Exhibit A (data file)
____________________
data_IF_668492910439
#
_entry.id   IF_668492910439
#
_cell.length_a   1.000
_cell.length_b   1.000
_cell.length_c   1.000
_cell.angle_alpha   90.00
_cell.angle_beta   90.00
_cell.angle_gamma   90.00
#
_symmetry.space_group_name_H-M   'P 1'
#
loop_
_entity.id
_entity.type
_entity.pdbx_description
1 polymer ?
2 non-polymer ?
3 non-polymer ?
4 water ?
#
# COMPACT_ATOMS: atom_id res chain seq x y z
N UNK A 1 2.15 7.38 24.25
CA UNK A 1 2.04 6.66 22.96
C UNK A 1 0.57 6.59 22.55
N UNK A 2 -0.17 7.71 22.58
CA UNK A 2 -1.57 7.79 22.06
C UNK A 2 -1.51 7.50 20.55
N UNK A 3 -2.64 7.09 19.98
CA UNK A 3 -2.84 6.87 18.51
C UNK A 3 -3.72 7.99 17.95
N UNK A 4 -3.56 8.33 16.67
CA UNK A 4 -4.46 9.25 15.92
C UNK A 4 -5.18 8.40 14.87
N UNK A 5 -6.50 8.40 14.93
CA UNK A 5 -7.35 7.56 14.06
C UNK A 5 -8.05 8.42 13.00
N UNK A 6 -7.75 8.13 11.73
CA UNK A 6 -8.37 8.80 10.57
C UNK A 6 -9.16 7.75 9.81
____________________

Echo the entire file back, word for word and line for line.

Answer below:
data_IF_668492910439
#
_entry.id   IF_668492910439
#
_cell.length_a   1.000
_cell.length_b   1.000
_cell.length_c   1.000
_cell.angle_alpha   90.00
_cell.angle_beta   90.00
_cell.angle_gamma   90.00
#
_symmetry.space_group_name_H-M   'P 1'
#
loop_
_entity.id
_entity.type
_entity.pdbx_description
1 polymer ?
2 non-polymer ?
3 non-polymer ?
4 water ?
#
# COMPACT_ATOMS: atom_id res chain seq x y z
N UNK A 1 2.15 7.38 24.25
CA UNK A 1 2.04 6.66 22.96
C UNK A 1 0.57 6.59 22.55
N UNK A 2 -0.17 7.71 22.58
CA UNK A 2 -1.57 7.79 22.06
C UNK A 2 -1.51 7.50 20.55
N UNK A 3 -2.64 7.09 19.98
CA UNK A 3 -2.84 6.87 18.51
C UNK A 3 -3.72 7.99 17.95
N UNK A 4 -3.56 8.33 16.67
CA UNK A 4 -4.46 9.25 15.92
C UNK A 4 -5.18 8.40 14.87
N UNK A 5 -6.50 8.40 14.93
CA UNK A 5 -7.35 7.56 14.06
C UNK A 5 -8.05 8.42 13.00
N UNK A 6 -7.75 8.13 11.73
CA UNK A 6 -8.37 8.80 10.57
C UNK A 6 -9.16 7.75 9.81